Video: Hitzlsperger's future hopes
Check out what Thomas Hitzlsperger had to say in this video and story about his decision to publically announce he is gay.
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Thomas Hitzlsperger believes gay footballers are living in fear of the repercussions they could face in coming out during their playing careers.
The 31-year-old former Germany, Aston Villa and Stuttgart midfielder announced on Wednesday that he is gay, having chosen to wait until the end of his playing career before going public with his news.
He becomes the highest-profile openly gay footballer the game has known, and hopes his move can persuade other closeted players to be open about their sexuality.
But Hitzlsperger, who also played for Everton and Lazio before retiring in September, accepts any player revealing his homosexuality in professional football could have a hard time.
There are many openly gay players in the women's game, including England captain Casey Stoney, but none active at a high level in men's football.
Hitzlsperger wrote on his website: "I have taken a conscious decision to confront publicly the prejudice and hostility shown towards homosexuals. I have nothing to be ashamed of.
"Homosexuality is simply ignored in football.
"The media, on the other hand, have been interested in the subject for years. It's just that the players concerned have not dared to declare their inclinations because the world of football still sees itself to some extent as a macho environment.
"The image of a gay player is typified by cliche and prejudice. The reality is rather different.
"People see a gay footballer as a contradiction in terms. And that is why virtually no professional player wants to expose himself to this kind of pressure."
Hitzlsperger initially came out in an interview with Germany's Die Zeit newspaper.
British Olympic diver Tom Daley announced in December he was in a relationship with a man while Surrey and England wicketkeeper Steven Davies, former Wales and British and Irish Lions captain Gareth Thomas and NBA player John Amaechi have all come out in recent years.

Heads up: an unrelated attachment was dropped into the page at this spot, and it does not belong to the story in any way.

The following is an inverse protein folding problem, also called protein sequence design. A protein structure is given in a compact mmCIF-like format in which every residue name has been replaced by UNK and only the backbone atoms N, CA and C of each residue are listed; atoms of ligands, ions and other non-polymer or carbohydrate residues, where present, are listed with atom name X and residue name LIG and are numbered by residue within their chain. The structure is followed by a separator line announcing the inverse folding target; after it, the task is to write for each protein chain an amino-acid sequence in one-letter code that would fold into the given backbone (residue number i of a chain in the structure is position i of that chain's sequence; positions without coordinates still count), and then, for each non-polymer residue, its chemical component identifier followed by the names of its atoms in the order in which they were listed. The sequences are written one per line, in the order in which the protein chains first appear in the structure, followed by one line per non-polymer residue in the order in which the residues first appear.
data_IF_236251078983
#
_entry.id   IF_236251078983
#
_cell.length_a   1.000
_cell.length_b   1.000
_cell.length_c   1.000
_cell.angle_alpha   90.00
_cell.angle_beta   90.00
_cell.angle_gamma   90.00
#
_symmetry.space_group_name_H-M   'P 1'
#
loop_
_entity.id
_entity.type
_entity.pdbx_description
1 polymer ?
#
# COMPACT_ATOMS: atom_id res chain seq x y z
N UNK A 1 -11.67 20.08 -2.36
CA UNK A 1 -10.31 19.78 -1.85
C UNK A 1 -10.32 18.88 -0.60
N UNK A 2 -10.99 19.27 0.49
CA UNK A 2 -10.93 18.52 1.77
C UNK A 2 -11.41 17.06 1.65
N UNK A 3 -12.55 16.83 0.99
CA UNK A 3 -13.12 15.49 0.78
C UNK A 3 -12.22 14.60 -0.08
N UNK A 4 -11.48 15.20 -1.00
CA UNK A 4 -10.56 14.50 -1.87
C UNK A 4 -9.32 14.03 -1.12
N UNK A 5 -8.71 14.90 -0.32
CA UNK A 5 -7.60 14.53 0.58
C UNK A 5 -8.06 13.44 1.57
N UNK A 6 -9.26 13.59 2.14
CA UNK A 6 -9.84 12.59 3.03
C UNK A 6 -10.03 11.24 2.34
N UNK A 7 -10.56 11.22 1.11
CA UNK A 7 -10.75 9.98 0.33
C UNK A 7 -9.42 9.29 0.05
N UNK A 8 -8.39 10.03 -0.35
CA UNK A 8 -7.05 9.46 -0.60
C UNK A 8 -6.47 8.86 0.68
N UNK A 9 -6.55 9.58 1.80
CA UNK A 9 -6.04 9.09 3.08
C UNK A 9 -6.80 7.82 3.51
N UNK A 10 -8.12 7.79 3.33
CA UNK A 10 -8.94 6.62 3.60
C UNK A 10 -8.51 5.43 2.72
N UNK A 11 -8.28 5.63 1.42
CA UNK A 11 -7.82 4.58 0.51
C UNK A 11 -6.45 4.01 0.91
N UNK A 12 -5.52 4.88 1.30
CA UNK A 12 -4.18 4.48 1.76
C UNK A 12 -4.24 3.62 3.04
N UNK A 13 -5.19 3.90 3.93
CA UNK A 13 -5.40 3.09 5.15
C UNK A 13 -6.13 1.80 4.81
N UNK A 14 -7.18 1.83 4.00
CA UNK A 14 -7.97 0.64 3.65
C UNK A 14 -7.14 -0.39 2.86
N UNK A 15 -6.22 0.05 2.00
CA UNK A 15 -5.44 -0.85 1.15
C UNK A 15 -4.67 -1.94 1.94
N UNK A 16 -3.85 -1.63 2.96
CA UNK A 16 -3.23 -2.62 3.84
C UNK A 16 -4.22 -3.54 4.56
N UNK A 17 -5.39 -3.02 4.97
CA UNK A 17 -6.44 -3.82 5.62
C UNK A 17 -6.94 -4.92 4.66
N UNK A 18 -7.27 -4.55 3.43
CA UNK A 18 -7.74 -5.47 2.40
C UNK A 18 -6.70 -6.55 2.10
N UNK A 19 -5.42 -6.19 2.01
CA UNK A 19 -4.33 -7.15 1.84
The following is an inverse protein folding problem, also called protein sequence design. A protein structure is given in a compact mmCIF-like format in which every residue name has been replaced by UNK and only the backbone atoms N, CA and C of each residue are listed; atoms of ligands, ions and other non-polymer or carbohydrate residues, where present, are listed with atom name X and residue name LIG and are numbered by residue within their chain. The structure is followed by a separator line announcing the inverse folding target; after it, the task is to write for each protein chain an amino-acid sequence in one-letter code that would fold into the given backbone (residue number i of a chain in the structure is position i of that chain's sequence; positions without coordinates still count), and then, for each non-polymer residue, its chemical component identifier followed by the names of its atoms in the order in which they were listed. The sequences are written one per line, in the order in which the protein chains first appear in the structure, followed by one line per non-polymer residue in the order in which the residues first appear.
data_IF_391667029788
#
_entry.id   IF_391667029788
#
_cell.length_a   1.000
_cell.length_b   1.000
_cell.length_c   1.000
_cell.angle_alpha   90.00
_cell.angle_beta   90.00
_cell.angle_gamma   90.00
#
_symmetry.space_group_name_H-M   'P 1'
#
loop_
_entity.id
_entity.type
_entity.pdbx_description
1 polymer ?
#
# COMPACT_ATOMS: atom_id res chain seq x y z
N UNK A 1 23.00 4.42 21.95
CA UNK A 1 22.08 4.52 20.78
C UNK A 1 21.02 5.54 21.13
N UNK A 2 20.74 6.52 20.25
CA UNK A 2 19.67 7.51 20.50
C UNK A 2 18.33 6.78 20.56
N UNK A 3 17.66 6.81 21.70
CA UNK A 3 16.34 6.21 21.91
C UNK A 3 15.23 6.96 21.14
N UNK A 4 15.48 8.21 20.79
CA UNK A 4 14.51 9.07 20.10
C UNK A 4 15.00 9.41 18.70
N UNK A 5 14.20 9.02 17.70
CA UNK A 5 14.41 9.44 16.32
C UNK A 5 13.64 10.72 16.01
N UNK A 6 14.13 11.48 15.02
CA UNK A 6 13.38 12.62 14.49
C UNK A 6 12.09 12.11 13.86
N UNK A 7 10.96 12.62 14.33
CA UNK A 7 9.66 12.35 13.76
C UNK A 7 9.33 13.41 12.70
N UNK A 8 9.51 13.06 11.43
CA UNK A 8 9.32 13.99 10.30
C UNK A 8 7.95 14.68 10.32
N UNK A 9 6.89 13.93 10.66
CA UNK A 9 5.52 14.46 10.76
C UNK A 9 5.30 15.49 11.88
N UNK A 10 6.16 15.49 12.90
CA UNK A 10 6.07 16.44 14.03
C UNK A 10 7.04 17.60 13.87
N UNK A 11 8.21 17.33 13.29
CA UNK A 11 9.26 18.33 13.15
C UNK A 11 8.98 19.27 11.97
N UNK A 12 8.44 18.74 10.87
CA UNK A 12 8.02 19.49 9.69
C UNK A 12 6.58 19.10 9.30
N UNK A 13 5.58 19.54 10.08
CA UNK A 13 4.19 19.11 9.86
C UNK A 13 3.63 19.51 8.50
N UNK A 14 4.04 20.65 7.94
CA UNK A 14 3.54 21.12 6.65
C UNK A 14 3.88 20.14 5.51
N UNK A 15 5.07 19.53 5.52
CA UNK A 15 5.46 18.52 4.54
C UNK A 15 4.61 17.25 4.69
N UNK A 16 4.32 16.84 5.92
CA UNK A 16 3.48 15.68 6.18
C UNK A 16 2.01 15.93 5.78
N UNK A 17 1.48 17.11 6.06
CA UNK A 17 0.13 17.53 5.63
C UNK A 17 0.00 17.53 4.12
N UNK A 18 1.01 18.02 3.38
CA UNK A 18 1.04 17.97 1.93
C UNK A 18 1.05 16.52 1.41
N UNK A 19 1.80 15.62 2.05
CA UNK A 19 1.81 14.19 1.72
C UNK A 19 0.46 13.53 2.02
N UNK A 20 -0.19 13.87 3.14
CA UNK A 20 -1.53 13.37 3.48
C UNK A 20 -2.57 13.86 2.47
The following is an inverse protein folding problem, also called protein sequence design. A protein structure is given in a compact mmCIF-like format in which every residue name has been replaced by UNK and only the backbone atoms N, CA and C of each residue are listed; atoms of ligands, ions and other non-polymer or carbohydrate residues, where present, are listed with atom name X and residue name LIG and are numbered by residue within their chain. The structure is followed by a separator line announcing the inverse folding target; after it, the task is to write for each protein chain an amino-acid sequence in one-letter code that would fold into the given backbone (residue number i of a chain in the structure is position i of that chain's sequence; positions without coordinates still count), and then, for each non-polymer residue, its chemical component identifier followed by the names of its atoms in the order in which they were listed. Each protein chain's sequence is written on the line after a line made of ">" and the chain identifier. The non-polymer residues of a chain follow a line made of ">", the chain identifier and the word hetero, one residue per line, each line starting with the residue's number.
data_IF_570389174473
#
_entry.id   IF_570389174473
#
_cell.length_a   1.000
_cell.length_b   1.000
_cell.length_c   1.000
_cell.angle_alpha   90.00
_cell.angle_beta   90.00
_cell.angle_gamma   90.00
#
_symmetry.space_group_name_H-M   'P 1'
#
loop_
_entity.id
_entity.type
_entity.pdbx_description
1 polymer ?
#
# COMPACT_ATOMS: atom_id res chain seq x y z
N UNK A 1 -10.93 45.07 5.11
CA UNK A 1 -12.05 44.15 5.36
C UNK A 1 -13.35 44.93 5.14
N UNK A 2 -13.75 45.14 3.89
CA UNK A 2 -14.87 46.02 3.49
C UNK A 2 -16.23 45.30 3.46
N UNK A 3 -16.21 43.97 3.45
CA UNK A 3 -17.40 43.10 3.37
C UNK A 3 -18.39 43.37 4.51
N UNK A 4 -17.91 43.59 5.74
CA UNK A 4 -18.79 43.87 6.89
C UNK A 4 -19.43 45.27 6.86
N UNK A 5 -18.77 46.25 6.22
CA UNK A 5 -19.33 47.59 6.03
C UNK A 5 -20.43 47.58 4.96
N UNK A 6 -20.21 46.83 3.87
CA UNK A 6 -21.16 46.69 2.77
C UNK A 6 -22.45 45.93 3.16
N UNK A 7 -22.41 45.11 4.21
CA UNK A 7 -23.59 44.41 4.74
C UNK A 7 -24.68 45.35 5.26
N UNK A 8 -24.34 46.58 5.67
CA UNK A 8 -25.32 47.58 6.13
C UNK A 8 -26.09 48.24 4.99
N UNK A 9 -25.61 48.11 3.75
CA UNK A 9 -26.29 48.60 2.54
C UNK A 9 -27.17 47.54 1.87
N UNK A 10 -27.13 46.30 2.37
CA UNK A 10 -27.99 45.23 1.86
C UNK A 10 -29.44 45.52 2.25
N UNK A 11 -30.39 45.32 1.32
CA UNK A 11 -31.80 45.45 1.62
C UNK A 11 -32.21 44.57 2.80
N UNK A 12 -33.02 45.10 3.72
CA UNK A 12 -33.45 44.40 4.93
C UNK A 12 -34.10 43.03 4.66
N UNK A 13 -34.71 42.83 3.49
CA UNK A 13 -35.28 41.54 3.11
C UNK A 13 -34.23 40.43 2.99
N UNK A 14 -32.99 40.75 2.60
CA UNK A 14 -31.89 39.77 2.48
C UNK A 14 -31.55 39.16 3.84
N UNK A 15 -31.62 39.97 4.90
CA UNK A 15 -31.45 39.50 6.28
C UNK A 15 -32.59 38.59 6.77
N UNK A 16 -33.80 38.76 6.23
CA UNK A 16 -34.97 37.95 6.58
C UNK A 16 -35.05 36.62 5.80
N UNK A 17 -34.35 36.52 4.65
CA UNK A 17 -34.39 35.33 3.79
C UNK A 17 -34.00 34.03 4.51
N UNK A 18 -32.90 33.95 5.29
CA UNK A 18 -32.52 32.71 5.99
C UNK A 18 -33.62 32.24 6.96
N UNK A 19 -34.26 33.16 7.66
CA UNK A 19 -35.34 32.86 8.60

Hitzlsperger said: "Over the past year, a few professional athletes in other sporting disciplines have revealed their homosexuality.
"This is encouraging and the hope is that at some stage, it will cease to be something to write or talk about.
"Every human being should be able to live without fear of discrimination due to his or her background, skin colour, sexual orientation or religion.
"I do not see this as a political statement, but as a self-evident fact. I do hope, however, to take the public debate a step further. Our society is more open and tolerant than many people believe.
"By taking this step in public, I hope to be able to encourage young players and professional athletes. I firmly believe that professional sport and homosexuality are not mutually exclusive."
Amaechi, who came out in 2007, took to Twitter to welcome Hitzlsperger to "the club".
But Amaechi later told BBC Sport: "Football is toxic and not just for gay people - it's toxic for Asians who want to play the game, it's toxic for women who want to be executives, it's toxic for black people who want to do anything but play.
"But football doesn't see itself like that. It sees itself as this amazing, wonderful, bold and progressive organisation.
"Footballers coming out at the highest level will happen only as the product of a cultural change within the game. It will not be the precursor to cultural change.
"If you want to see people coming out and playing at their best because they're able to be who they are, then the culture of football must change first."
Hitzlsperger told BBC Radio 4's Today programme he could not predict with any confidence the reaction if an active player revealed he was gay.
He said: "I don't know if football is such a homophobic environment. People just speculate that this would be the case but since we don't know, we have not really seen a gay football player in the Premiership or in the Bundesliga, it's hard to say that this would happen.
"We have to wait and see."
He acknowledged that it was odd that no current player in top-flight football had come out.
"We always talk about the statistics that a certain percentage of people in the population must be gay and in football there is not a single person in a European top league, of course that's a bit bizarre. But we shouldn't make it such a big deal," Hitzlsperger said.
He added that in dressing rooms "there was speculation and rumours about possible gay football players but other than that we didn't have serious discussions about possible homosexuals and how would we react, how would the fans react".